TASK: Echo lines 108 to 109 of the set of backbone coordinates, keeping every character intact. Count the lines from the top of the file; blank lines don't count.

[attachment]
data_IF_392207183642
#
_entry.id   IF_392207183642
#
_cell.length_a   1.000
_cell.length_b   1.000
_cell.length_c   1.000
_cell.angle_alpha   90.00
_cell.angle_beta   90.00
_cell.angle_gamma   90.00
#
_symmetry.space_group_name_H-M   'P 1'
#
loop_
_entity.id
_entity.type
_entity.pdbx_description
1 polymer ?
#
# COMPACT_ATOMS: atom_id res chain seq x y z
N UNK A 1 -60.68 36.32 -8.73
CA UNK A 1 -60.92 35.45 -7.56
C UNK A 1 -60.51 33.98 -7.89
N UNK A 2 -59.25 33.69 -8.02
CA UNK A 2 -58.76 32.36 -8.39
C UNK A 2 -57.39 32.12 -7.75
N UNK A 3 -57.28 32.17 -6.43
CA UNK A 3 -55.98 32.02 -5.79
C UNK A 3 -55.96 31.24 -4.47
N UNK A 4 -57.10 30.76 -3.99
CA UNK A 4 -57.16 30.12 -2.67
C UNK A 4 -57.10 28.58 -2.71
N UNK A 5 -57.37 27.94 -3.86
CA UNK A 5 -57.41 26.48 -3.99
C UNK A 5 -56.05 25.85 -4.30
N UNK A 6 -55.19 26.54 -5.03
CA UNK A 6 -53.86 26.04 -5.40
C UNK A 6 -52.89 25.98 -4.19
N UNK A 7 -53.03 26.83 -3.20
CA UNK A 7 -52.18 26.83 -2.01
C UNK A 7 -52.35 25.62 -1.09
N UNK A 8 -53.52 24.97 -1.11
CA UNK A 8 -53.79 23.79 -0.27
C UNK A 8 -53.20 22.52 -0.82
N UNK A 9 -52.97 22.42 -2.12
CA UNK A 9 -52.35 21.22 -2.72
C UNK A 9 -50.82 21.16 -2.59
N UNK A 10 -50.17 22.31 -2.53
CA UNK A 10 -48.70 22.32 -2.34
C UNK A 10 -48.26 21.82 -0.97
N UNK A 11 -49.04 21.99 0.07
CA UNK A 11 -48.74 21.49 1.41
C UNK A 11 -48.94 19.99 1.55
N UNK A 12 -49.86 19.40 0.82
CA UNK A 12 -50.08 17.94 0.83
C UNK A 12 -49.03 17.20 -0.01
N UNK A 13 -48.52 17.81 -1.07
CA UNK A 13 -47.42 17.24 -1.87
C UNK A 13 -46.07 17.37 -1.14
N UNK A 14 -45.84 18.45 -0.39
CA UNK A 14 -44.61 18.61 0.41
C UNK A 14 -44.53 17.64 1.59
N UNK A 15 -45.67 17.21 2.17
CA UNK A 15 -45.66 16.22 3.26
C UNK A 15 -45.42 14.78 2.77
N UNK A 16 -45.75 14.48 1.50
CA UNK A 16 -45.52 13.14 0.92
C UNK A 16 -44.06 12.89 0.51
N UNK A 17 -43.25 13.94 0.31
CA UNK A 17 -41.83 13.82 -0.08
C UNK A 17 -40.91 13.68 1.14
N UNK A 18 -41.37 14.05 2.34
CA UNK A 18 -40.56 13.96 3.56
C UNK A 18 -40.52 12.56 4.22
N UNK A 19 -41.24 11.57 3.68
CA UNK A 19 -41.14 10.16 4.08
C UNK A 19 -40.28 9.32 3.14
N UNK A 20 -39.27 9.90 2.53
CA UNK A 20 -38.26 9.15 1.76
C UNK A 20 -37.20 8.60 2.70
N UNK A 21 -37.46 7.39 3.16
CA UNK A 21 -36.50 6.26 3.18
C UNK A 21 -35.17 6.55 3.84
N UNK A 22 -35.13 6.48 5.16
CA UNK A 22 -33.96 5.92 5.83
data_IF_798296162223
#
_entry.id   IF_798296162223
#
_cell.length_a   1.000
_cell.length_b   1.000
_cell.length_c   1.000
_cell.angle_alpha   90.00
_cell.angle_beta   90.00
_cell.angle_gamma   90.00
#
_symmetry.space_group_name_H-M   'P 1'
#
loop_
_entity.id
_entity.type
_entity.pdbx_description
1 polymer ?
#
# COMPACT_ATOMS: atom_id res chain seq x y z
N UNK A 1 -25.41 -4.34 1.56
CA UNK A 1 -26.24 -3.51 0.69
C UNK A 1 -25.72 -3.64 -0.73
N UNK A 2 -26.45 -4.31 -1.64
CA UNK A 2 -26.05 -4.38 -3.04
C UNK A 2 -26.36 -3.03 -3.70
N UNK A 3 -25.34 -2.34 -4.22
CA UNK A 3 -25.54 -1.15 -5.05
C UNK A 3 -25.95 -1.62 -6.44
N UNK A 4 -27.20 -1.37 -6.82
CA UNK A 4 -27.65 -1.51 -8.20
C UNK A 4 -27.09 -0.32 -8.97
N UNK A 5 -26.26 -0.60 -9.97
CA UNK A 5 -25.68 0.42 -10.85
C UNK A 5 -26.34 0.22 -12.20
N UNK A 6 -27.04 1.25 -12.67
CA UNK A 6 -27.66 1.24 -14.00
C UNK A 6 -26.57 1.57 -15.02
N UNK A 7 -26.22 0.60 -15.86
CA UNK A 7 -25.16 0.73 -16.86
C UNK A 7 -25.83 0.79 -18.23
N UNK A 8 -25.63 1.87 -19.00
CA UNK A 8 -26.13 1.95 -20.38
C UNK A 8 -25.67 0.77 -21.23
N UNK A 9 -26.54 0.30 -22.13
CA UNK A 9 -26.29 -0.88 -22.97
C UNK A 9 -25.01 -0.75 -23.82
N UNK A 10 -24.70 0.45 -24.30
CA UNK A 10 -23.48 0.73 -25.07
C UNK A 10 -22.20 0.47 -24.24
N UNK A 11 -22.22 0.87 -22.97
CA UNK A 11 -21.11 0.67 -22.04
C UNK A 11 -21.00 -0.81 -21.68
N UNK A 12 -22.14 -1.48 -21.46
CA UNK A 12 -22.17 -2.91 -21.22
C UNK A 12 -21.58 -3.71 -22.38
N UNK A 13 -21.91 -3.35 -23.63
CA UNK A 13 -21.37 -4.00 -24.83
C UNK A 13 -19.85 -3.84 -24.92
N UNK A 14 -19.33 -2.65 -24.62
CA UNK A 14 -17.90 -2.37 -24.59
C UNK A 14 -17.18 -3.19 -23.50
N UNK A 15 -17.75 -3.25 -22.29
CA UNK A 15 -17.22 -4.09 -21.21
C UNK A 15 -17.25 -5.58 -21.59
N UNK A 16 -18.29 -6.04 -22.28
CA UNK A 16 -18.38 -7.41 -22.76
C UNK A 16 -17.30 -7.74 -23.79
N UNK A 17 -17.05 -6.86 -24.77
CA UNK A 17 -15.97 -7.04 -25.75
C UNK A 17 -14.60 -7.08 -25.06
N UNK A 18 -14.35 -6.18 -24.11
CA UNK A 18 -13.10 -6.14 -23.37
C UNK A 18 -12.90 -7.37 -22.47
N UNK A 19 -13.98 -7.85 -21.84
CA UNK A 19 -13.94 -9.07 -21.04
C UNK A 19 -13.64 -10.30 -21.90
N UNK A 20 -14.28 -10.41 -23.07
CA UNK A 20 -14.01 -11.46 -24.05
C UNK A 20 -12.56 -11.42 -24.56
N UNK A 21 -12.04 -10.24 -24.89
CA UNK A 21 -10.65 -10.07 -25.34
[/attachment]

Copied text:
C UNK A 1 -25.72 -3.64 -0.73
N UNK A 2 -26.45 -4.31 -1.64